In Part 3 we'll explore how Brigham Young brings in the concept of unity; how being one with God includes being one with others.

*I've been troubled by this particular sermon for weeks because it is both expansive and remarkable; difficult to break into pieces to analyze without corrupting the whole or leaving something important out. (I have been attempting to make my posts smaller, as I feel the average blogger looks for a quick read.) I was half-tempted to just post the whole sermon and leave it be (you can read it here) but there is too much in it for me to not make some comments. So I'm covering the sermon in a series called "Implicit Confidence in God." See Part 1 and Part 2.



Neal A. Maxwell, "The Tugs and Pulls of the World," Conference Report, Oct. 2000.

Heber C. Kimball emphasized focusing on "Becoming Saints before gods." Elsewhere Brigham gave more detail on godhood, the power over elements, etc. For example, he called these abilities "true riches":

Remember, that true riches—life, happiness, and salvation, is to secure for ourselves a part in the first resurrection, where we are out of the reach of death, and him that hath the power of it; then we are exalted to thrones, and have power to organize element. Yes, they that are faithful, and that overcome, shall be crowned with crowns of eternal glory. They shall see the time when their cities shall be paved with gold; for there is no end to the precious metals, they are in the native element, and there is an eternity of it. If you want a world of the most precious substance, you will have nothing to do but say the word, and it is done. You can macadamize streets with it, and beautify and make glorious the temples. We can then say to the elements, “Produce ye the best oranges, lemons, apples, figs, grapes, and every other good fruit.”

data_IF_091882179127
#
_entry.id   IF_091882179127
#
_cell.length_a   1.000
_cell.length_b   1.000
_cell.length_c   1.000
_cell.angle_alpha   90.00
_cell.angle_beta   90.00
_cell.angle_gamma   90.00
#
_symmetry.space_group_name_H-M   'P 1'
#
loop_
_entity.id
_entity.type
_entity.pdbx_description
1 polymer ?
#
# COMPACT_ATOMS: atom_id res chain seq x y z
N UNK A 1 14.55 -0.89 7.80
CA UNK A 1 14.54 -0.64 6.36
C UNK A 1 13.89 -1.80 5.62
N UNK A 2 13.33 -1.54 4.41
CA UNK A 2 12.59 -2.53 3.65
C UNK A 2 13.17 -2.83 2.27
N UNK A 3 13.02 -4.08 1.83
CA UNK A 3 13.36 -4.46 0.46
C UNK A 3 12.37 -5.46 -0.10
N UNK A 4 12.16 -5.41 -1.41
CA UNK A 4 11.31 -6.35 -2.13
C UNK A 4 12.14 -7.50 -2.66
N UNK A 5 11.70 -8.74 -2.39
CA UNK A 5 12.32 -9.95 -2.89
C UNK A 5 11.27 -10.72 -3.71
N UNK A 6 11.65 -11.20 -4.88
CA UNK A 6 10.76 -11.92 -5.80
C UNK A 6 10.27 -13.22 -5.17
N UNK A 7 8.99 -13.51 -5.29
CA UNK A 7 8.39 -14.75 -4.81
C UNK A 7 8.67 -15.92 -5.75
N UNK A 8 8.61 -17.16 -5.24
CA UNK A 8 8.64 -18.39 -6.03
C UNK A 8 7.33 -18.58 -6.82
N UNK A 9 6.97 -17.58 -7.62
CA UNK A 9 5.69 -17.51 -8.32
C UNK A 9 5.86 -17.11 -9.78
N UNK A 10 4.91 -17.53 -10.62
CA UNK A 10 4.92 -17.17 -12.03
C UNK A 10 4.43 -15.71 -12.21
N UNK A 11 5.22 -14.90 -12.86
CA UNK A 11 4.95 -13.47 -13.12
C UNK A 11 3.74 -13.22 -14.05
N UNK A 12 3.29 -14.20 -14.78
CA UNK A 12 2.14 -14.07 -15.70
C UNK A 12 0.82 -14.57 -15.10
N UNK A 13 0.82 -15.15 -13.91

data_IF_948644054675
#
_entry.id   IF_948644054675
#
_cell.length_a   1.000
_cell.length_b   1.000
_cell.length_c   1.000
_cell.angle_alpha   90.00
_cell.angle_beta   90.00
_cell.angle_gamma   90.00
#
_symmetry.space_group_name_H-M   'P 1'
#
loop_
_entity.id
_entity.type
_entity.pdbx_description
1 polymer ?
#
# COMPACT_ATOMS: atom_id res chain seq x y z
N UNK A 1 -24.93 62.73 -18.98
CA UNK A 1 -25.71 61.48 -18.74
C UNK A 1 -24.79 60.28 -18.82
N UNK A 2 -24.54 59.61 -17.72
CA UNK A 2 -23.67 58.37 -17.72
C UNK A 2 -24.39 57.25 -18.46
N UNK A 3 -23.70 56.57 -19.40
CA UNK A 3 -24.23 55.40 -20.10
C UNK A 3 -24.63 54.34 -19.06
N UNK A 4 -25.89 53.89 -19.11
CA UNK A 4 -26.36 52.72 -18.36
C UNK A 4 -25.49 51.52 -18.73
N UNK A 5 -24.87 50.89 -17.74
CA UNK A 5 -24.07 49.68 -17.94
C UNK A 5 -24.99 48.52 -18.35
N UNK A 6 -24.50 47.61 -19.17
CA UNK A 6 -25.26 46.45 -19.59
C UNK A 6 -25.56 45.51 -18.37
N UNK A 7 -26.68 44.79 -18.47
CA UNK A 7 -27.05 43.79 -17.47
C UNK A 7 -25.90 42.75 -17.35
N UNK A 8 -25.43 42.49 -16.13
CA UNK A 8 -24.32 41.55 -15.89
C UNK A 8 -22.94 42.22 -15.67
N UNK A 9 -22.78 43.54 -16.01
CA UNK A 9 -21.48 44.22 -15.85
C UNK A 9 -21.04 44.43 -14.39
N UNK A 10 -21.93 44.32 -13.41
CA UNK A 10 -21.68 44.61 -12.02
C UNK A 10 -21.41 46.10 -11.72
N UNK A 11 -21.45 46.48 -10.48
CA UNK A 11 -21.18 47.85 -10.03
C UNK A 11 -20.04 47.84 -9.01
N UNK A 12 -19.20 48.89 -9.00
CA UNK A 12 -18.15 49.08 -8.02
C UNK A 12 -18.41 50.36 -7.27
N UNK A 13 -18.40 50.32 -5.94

I presume we do not draw a single breath that there are not particles of these things mingled in it. But we have not the knowledge now to organize them at our pleasure. Until we have that power we are not fully in possession of the true riches, which is the affirmative of the question, and the negative of the question is no riches at all in reality (JD 1:276).
Brigham Young touched on the subject again a month later as the "Mormon Reformation" got underway. He was frustrated, feeling that Saints had not yet understood the message:
Do you think the angels of the Lord lust after the things that are before them? All heaven is before us, and all this earth, the gold and the silver, all these are at our command, and shall we lust after them? They are all within our reach; they are for the Saints whom God loves, even all who fix their minds upon Him and the interests of His kingdom. Our Father possesses all the riches of eternity, and all those riches are vouchsafed unto us, and yet we lust after them (JD 4:44-45).
For his rousing sermon, see "I will take you into the waters of baptism: Rebaptism and the Mormon Reformation," forthcoming.

Henotheism refers to the belief in many gods, but the worship of only one, polytheism refers to the belief in many gods. Latter-day Saints don't accurately fall under either category, as David Paulson argued
in "The Development of the Mormon Understanding of God: Early Mormon Modalism and Other Myths," FARMS Review of Books, Volume: 13 Issue: 2, pp. 109–69.

On a few occasions Brigham Young speculated on the "recycling" for lack of a better term of the intelligence of those sent to Outer Darkness. See "Spirit Recycling?" regarding Brigham Young's views on the topic. For an interesting debate, see Steve Evans, "Your Friday Firestorm #34," By Common Consent, February 15, 2008. For more on deification, see Robert L. Millet, Noel B. Reynolds, "Do Latter-day Saints believe that men and women can become gods?"
Latter-day Christianity: 10 Basic Issues.